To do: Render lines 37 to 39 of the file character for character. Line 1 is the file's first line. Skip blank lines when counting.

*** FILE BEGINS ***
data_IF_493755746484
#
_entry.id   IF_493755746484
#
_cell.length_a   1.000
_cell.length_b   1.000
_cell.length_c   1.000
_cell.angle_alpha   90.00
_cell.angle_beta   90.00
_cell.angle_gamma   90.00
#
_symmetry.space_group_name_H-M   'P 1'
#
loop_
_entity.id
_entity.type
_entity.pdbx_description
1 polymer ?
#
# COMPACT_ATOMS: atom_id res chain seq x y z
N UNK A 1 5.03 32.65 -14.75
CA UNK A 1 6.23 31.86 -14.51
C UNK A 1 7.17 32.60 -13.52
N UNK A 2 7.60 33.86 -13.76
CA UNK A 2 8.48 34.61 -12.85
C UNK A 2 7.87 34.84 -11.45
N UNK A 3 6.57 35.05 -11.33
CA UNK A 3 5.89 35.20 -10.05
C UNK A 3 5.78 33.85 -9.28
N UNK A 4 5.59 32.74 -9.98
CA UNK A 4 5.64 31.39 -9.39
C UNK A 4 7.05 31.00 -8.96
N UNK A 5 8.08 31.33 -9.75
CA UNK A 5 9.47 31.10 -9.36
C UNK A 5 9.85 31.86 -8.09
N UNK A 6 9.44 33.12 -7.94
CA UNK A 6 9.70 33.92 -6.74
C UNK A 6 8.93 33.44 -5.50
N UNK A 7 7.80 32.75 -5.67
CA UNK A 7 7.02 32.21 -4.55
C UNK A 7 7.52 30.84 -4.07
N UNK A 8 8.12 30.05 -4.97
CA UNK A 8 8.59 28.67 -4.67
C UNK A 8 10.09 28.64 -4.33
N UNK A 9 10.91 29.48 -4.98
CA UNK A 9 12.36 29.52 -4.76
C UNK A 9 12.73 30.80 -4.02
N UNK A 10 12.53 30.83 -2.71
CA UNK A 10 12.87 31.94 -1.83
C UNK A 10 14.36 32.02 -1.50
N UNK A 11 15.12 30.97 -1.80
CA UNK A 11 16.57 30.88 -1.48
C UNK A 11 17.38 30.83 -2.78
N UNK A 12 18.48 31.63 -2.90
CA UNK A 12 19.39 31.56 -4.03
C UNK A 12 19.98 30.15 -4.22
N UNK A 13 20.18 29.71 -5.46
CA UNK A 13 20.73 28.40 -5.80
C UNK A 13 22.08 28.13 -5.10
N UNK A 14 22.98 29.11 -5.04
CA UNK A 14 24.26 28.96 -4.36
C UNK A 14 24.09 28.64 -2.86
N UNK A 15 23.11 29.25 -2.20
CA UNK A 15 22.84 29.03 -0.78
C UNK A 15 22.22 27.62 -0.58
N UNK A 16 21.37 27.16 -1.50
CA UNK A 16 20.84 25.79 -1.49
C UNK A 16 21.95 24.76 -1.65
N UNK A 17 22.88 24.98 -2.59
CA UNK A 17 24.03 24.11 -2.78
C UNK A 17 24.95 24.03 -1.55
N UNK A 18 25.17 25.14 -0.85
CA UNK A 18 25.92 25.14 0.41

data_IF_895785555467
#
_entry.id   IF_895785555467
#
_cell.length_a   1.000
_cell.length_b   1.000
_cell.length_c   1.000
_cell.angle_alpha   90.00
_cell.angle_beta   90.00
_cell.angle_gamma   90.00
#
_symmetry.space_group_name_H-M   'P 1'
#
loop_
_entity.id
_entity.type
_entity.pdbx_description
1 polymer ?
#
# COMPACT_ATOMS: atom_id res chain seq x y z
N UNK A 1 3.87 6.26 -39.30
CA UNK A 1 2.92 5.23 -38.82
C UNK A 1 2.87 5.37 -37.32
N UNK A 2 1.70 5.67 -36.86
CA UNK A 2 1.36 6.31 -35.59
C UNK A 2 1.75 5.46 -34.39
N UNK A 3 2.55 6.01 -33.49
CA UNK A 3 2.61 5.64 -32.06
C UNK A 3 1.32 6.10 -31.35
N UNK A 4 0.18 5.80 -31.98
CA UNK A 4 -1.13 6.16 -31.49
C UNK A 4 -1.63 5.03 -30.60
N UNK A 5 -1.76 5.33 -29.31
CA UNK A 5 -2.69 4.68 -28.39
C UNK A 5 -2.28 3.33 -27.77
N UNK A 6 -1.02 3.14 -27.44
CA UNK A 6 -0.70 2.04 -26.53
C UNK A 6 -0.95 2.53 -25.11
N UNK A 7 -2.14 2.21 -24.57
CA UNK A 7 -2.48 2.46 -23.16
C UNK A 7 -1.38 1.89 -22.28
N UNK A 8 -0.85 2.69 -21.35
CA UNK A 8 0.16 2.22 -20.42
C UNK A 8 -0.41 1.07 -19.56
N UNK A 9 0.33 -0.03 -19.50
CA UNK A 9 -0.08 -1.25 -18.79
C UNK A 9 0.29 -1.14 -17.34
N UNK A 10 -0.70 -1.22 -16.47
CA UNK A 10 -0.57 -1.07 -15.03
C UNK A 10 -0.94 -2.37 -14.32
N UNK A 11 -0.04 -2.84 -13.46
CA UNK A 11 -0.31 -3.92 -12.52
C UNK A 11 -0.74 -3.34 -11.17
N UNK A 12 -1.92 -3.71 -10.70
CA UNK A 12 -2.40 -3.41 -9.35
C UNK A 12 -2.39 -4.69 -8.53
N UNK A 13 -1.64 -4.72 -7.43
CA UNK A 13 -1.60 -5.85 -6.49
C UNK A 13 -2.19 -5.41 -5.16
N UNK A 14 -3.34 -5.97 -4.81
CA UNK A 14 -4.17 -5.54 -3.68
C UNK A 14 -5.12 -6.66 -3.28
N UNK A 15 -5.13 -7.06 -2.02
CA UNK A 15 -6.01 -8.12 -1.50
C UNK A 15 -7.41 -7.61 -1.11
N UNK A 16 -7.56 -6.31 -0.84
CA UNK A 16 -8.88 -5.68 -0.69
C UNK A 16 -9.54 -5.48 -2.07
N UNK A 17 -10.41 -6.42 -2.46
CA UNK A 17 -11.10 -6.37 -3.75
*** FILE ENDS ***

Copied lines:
CA UNK A 6 9.70 33.92 -6.74
C UNK A 6 8.93 33.44 -5.50
N UNK A 7 7.80 32.75 -5.67